I spend the morning writing up and posting my latest blogs and working out the next stage of the journey and then, once ready to go discover that Steward’s Wood cannot host us after all and Clare offers to let us stay another night with her in Chagford.
It is a sun shiny day and we have lunch at the edge of the millpond together, dangling our feet over the decking and admiring the views over the gardens and Dartmoor and are pleased we have been given a little more time to talk. Clare tells me about more of what Chagford do, and expresses her ambivalence about having official transition status but having to go through all the constitution writing and yet having then a name and a group that people can come towards, and yet the inclusive- exclusive nature of groups comes up then, coupled with the fact that Chagford have been doing transition things for 20 years or more and groups are already very well established. I say that for me there seems no need if everyone is happy, and that I often think of them as the Dartmoor Circle when thinking of a group name for them, as this was how they first approached Transition when they hosted a two -day transition training.
Clare explains that this is a Dartmoor wide group, but there is as well, of course, the Kitchen Table Wisdom group which is local and seems to me to be all that’s needed to hold everything together; the CSA that deliver the local veg boxes by horse, and till their fields using horse power coupled with new light weight horse drawn machinery made in Germany, the school Willow project in conjunction with Epona, Yuli’s local textile work, the community cafe, Proper Job recycling centre and shop, Nicky’s composting genius, and the Conservation group Paul and Pauline go out with and keep the footpaths open and clear.
Chagford might not be an official transition town but it is in everything but name a highly successful transition town, with all the functions the working groups perform, running beautifully, as they have been doing for years and years.
I ask if Chagford is a small town or a large village and Clare laughs and says it’s a highly emotive subject to some, for it could qualify as either, with the shops and facilities of a small town with the cosy feel of a village.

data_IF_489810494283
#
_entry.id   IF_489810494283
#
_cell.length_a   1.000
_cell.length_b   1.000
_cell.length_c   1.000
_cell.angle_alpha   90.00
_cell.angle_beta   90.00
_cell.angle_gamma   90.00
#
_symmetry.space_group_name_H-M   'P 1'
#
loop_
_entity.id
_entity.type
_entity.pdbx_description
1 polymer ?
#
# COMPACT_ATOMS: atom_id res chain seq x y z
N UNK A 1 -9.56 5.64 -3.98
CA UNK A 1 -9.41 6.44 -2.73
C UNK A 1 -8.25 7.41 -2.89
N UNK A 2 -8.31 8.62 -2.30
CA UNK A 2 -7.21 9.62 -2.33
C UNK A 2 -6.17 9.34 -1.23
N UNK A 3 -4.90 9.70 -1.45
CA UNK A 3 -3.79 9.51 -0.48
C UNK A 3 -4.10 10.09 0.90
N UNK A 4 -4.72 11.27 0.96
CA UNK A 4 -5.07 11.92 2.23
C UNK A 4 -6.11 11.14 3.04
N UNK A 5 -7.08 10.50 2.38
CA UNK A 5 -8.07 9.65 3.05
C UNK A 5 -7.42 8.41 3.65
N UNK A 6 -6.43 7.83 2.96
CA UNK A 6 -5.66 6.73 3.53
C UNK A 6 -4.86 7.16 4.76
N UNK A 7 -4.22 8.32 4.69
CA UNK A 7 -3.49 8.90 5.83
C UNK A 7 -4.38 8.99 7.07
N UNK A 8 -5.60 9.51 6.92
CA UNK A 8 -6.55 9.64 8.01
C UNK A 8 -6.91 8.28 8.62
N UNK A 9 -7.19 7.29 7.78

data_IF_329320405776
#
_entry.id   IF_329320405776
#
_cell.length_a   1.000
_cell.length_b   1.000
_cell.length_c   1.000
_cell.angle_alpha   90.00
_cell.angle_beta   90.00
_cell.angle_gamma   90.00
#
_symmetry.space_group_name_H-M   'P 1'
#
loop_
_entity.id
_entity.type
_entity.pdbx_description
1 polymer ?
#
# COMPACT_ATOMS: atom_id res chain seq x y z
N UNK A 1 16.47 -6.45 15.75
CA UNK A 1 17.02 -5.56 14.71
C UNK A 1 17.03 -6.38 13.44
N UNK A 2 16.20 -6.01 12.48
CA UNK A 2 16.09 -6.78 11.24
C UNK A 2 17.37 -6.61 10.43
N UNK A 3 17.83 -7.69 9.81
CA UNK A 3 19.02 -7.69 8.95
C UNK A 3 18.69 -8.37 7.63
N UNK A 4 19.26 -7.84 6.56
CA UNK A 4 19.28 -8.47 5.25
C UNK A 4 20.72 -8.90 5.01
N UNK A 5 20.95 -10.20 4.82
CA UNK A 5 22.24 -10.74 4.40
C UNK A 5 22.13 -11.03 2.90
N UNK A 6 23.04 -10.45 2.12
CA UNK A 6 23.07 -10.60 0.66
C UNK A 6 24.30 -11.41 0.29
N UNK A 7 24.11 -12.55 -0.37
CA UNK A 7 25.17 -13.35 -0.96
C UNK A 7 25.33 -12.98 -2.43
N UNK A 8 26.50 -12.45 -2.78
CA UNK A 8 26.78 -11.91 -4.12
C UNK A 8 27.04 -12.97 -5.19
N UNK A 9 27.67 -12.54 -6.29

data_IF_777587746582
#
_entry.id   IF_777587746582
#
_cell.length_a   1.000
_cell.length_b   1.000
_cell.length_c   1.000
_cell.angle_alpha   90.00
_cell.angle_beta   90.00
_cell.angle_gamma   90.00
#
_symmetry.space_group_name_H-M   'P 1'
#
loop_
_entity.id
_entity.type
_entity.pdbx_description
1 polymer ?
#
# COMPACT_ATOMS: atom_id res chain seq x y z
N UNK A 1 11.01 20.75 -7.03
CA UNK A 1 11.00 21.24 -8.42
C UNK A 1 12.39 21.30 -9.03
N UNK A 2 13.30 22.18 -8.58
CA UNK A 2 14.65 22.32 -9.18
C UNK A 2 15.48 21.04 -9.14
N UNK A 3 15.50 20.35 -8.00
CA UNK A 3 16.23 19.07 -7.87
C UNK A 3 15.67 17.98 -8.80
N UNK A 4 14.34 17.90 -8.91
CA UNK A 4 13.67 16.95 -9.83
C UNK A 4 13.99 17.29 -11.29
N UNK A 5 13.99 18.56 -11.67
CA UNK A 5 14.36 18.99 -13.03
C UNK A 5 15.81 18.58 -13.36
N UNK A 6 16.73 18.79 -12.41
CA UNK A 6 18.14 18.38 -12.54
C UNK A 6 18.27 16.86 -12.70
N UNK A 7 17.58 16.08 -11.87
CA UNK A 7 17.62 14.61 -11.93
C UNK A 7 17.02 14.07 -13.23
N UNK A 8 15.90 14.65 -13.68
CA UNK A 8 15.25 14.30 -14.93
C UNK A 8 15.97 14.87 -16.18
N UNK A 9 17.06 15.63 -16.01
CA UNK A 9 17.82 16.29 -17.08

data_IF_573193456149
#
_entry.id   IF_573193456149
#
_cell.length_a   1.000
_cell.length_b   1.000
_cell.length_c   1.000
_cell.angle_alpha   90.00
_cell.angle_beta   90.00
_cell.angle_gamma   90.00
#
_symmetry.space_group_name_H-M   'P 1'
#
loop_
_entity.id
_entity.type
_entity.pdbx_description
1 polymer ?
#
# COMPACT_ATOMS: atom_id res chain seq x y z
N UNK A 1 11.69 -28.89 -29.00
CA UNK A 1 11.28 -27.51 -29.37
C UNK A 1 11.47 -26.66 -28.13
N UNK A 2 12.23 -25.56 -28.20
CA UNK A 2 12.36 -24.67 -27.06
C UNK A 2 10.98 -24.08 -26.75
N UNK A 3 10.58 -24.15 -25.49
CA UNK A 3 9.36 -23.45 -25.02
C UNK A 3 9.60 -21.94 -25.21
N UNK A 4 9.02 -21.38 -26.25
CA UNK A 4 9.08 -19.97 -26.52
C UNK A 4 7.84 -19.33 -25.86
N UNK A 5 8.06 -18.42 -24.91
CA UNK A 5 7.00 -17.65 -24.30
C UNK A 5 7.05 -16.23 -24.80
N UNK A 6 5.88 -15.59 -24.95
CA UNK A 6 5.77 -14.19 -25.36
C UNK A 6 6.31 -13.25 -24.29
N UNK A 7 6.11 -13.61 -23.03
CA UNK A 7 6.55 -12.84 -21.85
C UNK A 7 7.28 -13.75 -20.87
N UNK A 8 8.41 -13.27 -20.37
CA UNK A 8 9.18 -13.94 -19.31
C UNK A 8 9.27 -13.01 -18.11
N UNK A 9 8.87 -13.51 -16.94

Georgiana and I go to visit Yuli in her felt making barn studio and watch her roll the beautiful wall hanging she is creating over and over, discover she is the maker of the gorgeous leaf shaped shrouds that can be seen for sale on Totnes High Street, and are given a pair of felt boot liners each. Mine will have to wait for the cold weather to come when I coax my feet back into boots for the winter, it will be a treat to look forward to, I have been told of the value of lining one’s boots with sheep’s wool. Georgiana has agreed to have her feet felted and makes an appointment for tomorrow morning to have them encased in Blue Face Leicester sheep’s wool, used to line boots and to cover feet for it does not irritate or itch. Her wool covered feet will be soaped and shaped and her boots slipped back on and the resulting felt will come out perfectly feet shaped!
Yuli and Georgiana talk on and on about their beloved Norway, Yuli with longing for her fatherland, Georgiana with love and pride for her adopted home, and I listen, and learn much about how it was to live in Nazi occupied Norway during the last world war, how to resist meant torture or death or escape and how after the war the Nazis and anyone connected with Germany, including children of mixed marriages, were tortured and victimised in retribution, and how difficult it has been for the country to recover from its occupation.
Yuli says she has often considered how it would be to be in the situation of having to choose sides and who she would trust, with her life, for that is what it would have meant, back then, in Norway, in those times. I think about the caduceus symbol again, and hope that we are coming into a state of maturity now that we would no longer have to choose sides but be able to recognise, together, the point of view held by all, and find common ground, based on humanitarian principles, and that we have learnt the harsh lessons that going to war taught us.
Georgiana takes herself off for a walk in the hills around Chagford, and I head back to the studio where we are staying, tarrying awhile in the town/village centre, irresistibly drawn to being in it, slowly sauntering, soaking it in, looking at property to rent in shop windows, and wondering. I call into the Courtyard and eat chocolate ganache cake, the most delicious cake you can imagine, as I wend my way back through Clare’s garden, past the Barefoot Barn, and settle back at my netbook, glad of a time to catch up with my e mails.
Georgiana comes back and we eat delicious fresh veg from Clare’s garden that Georgiana prepares whilst I talk to Neil, newly come to Chagford and keen to get involved in transition here having been involved elsewhere, but concerned that we are only reaching the usual suspects. He was unable to come to the storytelling so we speak now, on the phone.
I emphasis what I have learnt on my walk; that the way to reach the largest numbers of people is through the message of having fun together; a positive message. It seems he has taken some food for thought and I am glad, for he seemed disheartened at first; faced with the enormity of the task, for so it seems when we focus on those that don’t get it rather than on the task in hand and the joy of living the way we know to be right and sharing that with others.
Georgiana and I talk community living; my experience of living in intentional community, and hers of living for a while once in a collective in Norway, and the community her parents still live in. We talk about eating together and the role it plays in building relationships.